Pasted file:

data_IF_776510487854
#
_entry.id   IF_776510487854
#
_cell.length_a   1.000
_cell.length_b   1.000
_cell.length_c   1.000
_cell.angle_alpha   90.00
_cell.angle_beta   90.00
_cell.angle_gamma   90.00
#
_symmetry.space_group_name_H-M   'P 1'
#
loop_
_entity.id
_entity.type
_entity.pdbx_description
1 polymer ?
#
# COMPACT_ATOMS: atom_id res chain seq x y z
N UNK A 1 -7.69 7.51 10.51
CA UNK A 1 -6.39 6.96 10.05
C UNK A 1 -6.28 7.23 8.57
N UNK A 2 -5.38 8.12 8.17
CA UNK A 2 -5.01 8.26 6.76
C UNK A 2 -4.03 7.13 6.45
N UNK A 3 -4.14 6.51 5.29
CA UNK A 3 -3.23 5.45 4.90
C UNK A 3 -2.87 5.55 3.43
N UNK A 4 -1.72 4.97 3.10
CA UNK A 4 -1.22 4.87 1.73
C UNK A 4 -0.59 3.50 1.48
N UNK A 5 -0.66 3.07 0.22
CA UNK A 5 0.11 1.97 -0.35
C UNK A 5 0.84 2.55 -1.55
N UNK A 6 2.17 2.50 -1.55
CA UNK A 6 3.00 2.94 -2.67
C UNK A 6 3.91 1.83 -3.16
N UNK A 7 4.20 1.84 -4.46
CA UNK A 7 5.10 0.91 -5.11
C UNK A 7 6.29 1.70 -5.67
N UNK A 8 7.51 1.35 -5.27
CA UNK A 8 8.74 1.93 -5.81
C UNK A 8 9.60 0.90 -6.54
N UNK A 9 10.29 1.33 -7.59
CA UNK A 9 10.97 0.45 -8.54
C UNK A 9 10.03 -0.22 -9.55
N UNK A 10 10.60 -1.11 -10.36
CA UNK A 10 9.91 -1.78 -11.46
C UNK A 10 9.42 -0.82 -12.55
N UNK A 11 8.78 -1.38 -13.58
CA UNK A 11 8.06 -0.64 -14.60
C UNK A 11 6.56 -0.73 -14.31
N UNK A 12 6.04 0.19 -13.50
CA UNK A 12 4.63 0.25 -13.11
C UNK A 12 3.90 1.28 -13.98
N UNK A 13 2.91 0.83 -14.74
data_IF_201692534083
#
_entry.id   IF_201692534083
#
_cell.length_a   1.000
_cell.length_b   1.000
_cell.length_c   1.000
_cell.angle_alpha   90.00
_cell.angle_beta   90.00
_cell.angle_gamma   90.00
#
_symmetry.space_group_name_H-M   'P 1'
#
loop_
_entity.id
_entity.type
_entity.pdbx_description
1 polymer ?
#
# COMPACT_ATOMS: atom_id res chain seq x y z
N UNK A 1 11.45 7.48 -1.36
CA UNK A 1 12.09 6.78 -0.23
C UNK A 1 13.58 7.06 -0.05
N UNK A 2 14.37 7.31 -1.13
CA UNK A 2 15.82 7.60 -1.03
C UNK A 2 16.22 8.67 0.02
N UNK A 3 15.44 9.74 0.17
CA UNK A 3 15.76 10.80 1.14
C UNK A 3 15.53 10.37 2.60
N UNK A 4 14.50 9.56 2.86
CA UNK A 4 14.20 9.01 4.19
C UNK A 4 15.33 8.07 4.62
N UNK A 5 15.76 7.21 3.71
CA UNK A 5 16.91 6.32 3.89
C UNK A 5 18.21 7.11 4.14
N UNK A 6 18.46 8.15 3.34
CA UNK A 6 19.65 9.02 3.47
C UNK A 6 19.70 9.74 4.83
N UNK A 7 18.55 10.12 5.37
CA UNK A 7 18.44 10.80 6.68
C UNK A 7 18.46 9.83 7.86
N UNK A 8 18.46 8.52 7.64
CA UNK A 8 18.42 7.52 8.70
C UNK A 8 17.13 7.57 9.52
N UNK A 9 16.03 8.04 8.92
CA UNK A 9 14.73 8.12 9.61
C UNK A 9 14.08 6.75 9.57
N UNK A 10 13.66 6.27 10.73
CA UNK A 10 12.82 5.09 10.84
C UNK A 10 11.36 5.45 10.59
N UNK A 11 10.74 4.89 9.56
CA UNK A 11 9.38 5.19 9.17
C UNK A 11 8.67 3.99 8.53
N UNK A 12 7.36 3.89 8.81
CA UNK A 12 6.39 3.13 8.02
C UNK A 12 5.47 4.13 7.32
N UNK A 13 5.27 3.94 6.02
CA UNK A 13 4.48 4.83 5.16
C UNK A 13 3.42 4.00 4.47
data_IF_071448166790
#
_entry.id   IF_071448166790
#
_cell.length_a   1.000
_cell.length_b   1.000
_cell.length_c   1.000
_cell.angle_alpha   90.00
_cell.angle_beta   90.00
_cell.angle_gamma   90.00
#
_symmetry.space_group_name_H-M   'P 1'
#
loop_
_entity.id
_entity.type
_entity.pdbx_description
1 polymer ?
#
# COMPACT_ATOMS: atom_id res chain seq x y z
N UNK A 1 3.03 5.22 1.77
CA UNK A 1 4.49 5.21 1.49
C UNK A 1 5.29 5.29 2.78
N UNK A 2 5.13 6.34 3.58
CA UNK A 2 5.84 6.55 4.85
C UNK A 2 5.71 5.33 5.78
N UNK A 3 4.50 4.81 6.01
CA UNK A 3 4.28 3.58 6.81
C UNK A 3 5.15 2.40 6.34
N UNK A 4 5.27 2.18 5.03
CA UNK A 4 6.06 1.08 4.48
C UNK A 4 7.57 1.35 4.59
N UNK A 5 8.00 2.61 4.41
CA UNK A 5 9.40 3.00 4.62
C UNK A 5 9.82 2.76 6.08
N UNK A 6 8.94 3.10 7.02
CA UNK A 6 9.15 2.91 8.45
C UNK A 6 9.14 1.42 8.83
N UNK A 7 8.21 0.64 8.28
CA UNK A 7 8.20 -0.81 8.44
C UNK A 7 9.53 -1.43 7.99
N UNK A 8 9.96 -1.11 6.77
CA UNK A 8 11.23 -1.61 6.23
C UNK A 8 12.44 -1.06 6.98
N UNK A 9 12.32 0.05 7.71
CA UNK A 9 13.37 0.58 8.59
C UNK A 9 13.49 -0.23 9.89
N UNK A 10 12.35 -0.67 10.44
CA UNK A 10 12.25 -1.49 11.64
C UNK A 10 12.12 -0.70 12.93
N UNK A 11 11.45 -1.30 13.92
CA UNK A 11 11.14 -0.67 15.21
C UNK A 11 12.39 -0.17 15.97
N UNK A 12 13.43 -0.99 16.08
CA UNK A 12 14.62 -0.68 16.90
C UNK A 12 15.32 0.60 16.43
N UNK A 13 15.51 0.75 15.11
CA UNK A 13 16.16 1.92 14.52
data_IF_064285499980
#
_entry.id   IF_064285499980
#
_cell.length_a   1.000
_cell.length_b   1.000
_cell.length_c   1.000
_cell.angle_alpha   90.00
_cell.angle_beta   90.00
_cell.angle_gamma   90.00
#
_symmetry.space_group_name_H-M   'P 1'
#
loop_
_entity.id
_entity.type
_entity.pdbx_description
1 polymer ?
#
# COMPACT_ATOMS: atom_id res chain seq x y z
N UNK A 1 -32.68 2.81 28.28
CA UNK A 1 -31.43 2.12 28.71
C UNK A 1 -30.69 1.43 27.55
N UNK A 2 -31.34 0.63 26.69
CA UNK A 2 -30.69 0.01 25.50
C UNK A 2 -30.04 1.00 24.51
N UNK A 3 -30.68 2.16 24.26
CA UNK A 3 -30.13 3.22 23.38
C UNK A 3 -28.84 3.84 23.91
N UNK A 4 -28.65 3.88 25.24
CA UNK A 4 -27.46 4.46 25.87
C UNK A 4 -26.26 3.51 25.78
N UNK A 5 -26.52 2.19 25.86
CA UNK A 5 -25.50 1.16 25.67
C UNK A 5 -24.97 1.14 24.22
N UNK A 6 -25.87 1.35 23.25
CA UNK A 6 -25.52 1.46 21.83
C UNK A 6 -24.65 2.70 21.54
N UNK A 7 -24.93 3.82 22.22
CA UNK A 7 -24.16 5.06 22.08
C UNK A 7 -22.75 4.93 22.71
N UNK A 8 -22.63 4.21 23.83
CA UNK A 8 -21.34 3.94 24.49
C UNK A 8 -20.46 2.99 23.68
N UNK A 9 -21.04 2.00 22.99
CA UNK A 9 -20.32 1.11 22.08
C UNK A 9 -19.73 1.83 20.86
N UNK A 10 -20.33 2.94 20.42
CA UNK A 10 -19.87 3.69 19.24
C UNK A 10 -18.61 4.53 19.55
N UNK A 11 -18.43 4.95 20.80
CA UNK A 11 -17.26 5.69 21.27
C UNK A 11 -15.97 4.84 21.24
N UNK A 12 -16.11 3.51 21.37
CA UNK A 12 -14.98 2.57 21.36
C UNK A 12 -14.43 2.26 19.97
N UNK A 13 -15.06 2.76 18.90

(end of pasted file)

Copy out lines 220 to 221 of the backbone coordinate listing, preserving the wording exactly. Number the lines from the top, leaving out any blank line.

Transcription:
CA UNK A 9 -20.32 1.11 22.08
C UNK A 9 -19.73 1.83 20.86